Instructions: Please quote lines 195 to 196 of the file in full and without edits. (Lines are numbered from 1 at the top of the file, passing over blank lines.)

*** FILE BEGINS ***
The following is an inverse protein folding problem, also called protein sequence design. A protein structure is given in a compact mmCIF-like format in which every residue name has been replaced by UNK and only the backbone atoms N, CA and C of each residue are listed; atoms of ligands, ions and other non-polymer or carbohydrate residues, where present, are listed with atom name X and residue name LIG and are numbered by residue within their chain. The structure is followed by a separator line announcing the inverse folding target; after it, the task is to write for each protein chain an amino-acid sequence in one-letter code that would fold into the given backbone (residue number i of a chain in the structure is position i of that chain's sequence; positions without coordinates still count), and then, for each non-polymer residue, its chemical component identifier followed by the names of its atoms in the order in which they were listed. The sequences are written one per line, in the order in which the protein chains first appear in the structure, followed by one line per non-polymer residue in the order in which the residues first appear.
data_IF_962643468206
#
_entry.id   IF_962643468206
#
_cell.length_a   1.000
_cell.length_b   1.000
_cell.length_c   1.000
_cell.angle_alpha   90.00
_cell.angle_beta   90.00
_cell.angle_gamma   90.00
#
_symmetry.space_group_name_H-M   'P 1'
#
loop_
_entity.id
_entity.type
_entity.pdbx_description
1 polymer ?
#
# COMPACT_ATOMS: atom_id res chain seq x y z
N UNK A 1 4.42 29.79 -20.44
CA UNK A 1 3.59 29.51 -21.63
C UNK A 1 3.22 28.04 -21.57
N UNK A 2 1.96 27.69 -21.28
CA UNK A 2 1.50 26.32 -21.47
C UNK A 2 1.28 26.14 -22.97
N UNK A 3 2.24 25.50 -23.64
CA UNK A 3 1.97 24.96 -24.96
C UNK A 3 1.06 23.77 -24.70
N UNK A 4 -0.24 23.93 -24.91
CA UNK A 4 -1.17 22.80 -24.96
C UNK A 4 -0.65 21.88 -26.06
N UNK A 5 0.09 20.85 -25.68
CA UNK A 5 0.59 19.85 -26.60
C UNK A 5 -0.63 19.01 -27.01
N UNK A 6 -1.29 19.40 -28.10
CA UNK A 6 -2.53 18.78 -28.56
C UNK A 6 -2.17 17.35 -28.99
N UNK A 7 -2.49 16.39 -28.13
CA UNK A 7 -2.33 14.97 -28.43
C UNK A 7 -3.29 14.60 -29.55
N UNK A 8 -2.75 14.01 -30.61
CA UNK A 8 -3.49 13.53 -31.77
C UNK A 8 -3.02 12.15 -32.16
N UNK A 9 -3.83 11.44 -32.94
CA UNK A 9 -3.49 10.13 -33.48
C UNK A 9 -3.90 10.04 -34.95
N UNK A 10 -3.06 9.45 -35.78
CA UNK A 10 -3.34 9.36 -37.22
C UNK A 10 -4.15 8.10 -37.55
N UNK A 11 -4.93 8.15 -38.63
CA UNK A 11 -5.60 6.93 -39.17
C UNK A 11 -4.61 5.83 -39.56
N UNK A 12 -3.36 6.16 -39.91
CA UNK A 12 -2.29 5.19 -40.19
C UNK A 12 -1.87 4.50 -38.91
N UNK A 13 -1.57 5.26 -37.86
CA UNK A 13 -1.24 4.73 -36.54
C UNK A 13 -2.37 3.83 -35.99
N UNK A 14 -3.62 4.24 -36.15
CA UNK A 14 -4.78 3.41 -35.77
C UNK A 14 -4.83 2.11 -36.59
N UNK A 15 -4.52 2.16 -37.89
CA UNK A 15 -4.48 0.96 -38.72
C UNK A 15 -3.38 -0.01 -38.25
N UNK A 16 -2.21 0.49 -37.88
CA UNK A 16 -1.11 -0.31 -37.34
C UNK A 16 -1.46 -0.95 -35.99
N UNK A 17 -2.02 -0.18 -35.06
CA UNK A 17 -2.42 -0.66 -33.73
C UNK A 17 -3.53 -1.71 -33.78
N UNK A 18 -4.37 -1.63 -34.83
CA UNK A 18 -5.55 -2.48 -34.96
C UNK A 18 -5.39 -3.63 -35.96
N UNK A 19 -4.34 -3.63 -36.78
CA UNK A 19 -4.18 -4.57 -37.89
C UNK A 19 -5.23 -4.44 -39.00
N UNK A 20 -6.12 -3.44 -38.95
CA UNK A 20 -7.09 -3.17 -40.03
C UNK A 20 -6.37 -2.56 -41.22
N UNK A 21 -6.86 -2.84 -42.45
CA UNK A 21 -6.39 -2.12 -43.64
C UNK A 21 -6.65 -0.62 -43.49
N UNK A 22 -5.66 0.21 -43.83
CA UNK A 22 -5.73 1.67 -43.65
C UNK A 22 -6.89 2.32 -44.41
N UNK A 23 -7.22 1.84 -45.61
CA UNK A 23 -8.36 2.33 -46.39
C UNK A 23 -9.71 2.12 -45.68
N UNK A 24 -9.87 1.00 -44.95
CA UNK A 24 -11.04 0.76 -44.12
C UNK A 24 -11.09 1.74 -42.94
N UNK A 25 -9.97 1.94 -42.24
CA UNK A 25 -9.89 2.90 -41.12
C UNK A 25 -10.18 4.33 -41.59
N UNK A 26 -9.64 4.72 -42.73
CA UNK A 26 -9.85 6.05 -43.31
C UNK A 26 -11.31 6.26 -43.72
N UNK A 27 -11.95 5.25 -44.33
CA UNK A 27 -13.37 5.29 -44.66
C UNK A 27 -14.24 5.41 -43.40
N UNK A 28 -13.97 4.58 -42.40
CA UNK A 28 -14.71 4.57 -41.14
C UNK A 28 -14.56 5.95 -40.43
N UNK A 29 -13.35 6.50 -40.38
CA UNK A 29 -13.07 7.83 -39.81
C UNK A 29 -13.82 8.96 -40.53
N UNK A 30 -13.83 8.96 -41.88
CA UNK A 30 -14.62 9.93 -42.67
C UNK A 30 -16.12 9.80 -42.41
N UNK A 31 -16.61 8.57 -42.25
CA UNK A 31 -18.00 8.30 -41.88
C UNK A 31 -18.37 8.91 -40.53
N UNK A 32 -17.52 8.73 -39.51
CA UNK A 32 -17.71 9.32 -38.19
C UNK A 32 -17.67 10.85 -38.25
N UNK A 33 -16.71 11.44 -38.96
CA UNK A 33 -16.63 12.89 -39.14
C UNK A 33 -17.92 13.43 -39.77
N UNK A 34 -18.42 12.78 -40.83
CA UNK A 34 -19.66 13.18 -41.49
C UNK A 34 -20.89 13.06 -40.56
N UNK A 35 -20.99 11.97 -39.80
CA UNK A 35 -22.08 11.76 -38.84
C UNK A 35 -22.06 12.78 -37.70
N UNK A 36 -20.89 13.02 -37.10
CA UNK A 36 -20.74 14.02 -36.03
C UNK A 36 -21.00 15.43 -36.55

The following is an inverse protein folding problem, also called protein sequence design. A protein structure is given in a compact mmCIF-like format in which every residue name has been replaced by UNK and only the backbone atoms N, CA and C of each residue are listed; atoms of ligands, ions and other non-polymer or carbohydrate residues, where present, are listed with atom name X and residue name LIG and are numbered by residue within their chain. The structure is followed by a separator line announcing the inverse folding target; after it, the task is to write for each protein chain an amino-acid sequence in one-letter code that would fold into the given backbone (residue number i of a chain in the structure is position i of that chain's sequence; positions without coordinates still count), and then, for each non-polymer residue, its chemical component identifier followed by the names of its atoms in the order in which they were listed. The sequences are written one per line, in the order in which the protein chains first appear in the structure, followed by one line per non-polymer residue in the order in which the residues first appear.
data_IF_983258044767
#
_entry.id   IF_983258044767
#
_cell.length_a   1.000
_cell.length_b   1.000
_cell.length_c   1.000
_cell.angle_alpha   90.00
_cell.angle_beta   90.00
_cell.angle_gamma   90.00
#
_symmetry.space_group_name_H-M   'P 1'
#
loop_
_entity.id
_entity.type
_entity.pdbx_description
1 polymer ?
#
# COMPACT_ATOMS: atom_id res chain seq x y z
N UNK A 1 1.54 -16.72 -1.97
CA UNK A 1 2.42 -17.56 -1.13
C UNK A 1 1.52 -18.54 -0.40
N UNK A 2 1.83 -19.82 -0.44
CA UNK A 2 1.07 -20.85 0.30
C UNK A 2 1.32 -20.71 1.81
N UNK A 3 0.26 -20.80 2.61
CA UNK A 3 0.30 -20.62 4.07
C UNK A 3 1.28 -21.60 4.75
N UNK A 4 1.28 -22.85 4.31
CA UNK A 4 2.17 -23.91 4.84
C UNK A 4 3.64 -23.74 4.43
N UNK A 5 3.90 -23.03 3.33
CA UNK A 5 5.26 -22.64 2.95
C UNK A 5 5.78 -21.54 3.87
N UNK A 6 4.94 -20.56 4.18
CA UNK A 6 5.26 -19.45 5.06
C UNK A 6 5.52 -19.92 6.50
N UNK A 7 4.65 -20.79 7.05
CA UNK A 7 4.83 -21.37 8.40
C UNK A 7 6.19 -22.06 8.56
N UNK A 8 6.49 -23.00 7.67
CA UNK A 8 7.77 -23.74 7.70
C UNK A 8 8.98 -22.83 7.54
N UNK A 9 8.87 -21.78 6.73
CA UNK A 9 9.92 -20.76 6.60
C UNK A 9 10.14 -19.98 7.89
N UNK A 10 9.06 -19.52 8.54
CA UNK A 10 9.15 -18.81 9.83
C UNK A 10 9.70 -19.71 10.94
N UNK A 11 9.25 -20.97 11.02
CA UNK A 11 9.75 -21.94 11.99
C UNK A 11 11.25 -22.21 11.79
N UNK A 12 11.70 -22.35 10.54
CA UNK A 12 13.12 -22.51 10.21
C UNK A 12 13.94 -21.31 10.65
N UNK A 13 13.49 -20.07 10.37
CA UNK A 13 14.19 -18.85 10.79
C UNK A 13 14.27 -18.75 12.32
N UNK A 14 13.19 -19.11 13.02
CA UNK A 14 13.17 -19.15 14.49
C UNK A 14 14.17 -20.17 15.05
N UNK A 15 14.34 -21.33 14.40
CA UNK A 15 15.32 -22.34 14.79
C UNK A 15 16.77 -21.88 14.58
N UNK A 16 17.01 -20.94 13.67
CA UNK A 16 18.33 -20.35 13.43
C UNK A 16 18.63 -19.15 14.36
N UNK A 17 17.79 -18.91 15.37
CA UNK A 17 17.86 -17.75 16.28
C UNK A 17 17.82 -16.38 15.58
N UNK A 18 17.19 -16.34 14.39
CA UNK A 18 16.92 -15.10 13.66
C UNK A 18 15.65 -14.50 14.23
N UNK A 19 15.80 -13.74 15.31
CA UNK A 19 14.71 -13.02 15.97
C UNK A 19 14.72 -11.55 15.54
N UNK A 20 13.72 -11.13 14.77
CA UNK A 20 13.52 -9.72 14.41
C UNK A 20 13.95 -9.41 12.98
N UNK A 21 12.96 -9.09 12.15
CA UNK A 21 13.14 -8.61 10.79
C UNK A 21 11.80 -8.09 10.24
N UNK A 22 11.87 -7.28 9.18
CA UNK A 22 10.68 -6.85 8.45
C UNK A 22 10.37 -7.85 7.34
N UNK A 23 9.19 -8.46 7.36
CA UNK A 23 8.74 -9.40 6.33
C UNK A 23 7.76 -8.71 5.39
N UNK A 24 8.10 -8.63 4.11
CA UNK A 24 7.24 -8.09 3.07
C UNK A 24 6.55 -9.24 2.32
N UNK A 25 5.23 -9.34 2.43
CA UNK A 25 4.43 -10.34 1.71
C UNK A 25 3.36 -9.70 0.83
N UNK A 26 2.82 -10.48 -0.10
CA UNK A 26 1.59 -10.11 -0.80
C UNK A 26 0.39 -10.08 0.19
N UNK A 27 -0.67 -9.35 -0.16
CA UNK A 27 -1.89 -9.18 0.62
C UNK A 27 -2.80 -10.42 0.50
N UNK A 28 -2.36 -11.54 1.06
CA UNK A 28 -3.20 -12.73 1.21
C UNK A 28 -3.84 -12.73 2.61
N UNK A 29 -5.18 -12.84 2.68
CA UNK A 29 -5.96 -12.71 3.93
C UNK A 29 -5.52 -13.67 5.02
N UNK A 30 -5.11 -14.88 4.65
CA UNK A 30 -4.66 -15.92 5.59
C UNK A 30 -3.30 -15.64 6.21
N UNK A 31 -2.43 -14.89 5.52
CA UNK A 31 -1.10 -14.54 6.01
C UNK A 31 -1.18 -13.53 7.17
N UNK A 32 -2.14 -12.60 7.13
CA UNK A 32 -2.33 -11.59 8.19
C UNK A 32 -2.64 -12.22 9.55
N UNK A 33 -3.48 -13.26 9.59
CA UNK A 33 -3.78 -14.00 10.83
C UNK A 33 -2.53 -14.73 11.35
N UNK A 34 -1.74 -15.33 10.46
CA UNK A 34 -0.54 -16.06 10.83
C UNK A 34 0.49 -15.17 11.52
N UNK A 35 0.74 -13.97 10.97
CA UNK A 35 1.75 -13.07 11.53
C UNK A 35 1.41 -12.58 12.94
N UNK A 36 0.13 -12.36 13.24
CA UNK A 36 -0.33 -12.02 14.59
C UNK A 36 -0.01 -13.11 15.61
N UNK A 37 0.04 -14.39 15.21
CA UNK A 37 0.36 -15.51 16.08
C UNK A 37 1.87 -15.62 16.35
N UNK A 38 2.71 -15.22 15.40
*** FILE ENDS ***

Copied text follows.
C UNK A 15 16.77 -21.88 14.58
N UNK A 16 17.01 -20.94 13.67